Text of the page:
Next | ToC | Prev

Early-Onset Breast-Cancer:   Evidence on Radiation-Induction

          An enormously important issue is breast-cancer which becomes clinically manifest in very young women --- before age 35, for instance. Recent evidence, discussed below, underscores the importance of acting upon the finding of this book, if prevention is everyone's goal. So that all readers (including the "easy readers") can contemplate the meaning of this new evidence, we introduce the units in which radiation doses are measured.
Part 1.   Dose-Units, Especially "Medical Rads"

          The term "medical rad" is the one which we use in reaching the finding of this book. To show what it means, we have to cover some other units.

          Rads.   The "rad" is a unit in which amounts (doses) of ionizing radiation are measured, the way "dozen" measures an amount of eggs. Rad is the abbreviation for "radiation absorbed dose." A rad is really just a ratio of energy delivered by ionizing radiation, per gram of irradiated cells or tissue. A rad is 100 ergs of energy per gram --- a definition which no reader needs to remember. One thousandth of a rad, or 0.001 rad, is a milli-rad. An effort is underway to re-name the rad as a centi-gray (cGy) and to call 100 rads a gray (Gy). We and many others prefer to stick with rads.

          Roentgens.   The Roentgen is a unit for measuring ionization in air;   a few reports also use it for doses inside the body. The abbreviation for Roentgen is R (but a small "r" was customary in the older literature). Under common medical circumstances, an entrance dose of 1 Roentgen at the skin gives a breast-tissue dose of about 0.69 rad, when the beam is traveling from front-to-back of a patient. The Roentgen is the dose-unit often used to describe x-ray dosage from fluoroscopy. In the 1930-1935 era, many fluoroscopy machines could generate beams with dose-rates like 100 Roentgens per minute (Braestrup 1969).

          Rems.   Another unit is called the rem, an abbreviation for "roentgen equivalent, man." The rem can indicate that adjustments have been made for the non-standard "quality" of some radiations. Usually (but not always) the standard is an x-ray of 100 to 400 KeV. An effort is underway to re-name the rem as a centi-sievert (cSv) and to call 100 rems a sievert (Sv).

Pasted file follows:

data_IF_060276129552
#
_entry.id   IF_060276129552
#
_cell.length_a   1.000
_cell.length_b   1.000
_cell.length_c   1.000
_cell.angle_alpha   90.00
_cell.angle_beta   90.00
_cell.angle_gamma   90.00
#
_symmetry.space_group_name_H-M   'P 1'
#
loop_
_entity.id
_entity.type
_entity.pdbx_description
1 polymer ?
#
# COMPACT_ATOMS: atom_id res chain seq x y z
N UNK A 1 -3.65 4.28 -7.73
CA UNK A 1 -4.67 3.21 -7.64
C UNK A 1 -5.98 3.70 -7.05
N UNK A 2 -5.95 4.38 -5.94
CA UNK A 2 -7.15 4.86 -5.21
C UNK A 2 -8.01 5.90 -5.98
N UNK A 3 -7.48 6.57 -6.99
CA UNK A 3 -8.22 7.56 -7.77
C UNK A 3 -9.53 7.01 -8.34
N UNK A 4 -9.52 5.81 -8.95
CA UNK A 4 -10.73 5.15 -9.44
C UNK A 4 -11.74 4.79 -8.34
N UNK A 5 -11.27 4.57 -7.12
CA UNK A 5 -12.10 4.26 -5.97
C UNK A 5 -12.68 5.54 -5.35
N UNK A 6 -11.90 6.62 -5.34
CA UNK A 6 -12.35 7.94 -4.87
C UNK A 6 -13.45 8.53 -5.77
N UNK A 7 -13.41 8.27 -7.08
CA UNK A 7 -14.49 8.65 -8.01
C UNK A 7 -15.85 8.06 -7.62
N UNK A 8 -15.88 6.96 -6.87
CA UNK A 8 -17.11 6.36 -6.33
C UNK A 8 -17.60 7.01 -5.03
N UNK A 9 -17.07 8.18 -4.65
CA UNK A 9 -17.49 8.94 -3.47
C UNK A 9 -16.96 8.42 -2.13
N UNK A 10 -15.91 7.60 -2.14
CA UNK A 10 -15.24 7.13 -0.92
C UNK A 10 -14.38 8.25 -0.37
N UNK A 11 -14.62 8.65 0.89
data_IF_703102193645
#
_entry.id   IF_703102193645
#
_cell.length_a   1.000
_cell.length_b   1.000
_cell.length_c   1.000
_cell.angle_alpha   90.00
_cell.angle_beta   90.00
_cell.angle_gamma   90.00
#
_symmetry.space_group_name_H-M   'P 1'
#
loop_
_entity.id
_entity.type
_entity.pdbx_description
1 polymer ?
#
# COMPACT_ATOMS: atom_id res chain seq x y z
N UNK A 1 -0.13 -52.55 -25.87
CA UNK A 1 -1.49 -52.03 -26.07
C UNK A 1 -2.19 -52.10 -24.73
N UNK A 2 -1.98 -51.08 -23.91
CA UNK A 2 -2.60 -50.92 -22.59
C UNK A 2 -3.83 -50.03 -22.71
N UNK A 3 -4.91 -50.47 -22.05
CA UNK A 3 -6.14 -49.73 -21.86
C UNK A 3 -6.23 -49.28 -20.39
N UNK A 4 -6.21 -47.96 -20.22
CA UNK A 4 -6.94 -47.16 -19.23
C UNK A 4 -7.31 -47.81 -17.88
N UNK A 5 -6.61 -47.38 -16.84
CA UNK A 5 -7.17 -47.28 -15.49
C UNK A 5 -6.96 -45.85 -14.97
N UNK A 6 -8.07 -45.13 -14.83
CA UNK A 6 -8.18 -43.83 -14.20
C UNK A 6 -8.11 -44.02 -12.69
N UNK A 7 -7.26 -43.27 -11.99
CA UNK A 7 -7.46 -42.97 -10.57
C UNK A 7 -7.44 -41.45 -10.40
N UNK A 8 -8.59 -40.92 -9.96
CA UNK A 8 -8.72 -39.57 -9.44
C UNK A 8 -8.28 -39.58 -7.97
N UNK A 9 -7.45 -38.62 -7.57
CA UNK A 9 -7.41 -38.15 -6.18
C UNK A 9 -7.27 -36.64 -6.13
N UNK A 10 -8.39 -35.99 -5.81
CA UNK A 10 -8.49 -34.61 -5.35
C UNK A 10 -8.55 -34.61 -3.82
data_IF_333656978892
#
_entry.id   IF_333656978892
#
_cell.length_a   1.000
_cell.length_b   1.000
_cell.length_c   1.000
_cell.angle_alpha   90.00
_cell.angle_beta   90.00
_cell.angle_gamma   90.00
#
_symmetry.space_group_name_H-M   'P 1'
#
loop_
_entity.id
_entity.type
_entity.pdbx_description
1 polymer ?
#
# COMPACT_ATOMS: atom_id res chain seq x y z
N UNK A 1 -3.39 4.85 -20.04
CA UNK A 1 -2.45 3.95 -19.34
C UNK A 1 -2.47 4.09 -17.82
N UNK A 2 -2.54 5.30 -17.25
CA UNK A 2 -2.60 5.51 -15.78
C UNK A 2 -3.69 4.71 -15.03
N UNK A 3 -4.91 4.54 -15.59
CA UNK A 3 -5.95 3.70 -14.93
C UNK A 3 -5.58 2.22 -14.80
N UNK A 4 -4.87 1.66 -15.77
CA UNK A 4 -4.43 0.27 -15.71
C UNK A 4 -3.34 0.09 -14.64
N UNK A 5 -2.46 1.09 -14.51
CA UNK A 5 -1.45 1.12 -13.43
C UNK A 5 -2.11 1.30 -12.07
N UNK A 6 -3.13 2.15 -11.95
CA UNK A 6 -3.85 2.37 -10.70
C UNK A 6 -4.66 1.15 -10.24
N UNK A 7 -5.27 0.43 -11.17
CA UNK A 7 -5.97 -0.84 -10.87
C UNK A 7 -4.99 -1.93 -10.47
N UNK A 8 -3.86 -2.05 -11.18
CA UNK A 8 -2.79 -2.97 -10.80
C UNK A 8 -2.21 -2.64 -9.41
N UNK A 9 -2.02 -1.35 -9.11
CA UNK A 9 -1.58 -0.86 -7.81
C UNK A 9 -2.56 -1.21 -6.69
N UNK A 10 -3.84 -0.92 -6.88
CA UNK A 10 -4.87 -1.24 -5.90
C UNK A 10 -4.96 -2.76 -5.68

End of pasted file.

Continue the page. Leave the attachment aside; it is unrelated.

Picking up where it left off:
Medical Rads.   Per rad, gamma rays from an atomic bomb are about half as harmful as x-rays from medical irradiation, so 1.0 rad of A-bomb gamma radiation could be called 0.5 rem. We avoid rems in this book by converting all doses into "medical rads." Hence, 1.0 rad of A-bomb gamma radiation is called 0.5 medical rad.

Some Very Common Radiation Dose-Levels

          o - Natural Background Radiation. The typical annual dose from natural background radiation, excluding doses from inhaled radon, is about 0.1 rem or 100 milli-rems (BEIR 1972, p.50;   BEIR 1990, p.18). The dose per year rises with altitude. Because the natural background dose is mostly from gamma and cosmic radiation, its medical equivalent per year is about 0.05 medical rad (50 medical milli-rads). In a 70-year lifespan, the cumulative dose is about 3.5 whole-body medical rads. A whole-body dose is received by all parts of the body, in contrast to a partial-body dose.

          The natural dose-rate per minute is of interest, for comparison with dose-rates from fluoroscopy. Nature's dose-rate per minute is (0.05 medical rad / year) times (1 year / 525,600 minutes), or 0.000000095 medical rad per minute from natural background radiation. If we round this off, it is about one ten-millionth of one medical rad per minute. At this dose-rate, only a tiny fraction of cells is irradiated per minute.

          o - Airline Travel.   The extra radiation dose, from flying between the east and west coasts of the USA, is about 0.3 milli-rem (0.0003 rem) per hour of commercial flying. For a ten-hour roundtrip, the extra dose would be about 3 milli-rems (0.003 rem). It would require about 3,300 flying-hours to receive 1.0 extra rem of whole-body irradiation --- equivalent to about 0.5 extra medical rad. Dose-rates from flying vary with altitude and latitude.

Part 2.   The Dose Which Doubles the Rate of Early-Onset Breast-Cancer

          Ordinarily in epidemiological studies of cancer-development from radiation, one faces the "small numbers problem":   An insufficient series of cases in the relatively early follow-up period to permit a reliable conclusion. So time is allowed to run, to accumulate additional cases ("statistical power"). And then all the cases --- short latency and long-latency cases, combined --- are examined together for such issues as cancer-increase per rad of dose. But what is lost, within the accumulated total, is any evaluation of whether the "early-onset" cases are different from the other cases. From here on, the cases diagnosed before age 35 will be called "early-onset" cases.

          With follow-up of the A-bomb survivors now complete for 1950 through 1985, there may be enough total cases of breast-cancer to separate the early-onset cases from the others, and to compare them for induction-rate per rad of irradiation. In 1993, Charles Land, Masayoshi Tokunaga, and additional RERF analysts, made a brief report in the Lancet, entitled "Early-Onset Breast Cancer in A-Bomb Survivors" (Land 1993). By extracting the pertinent data from the figure in their 1993 paper, we can tabulate their findings in the nearby box. They are remarkable results, to say the least!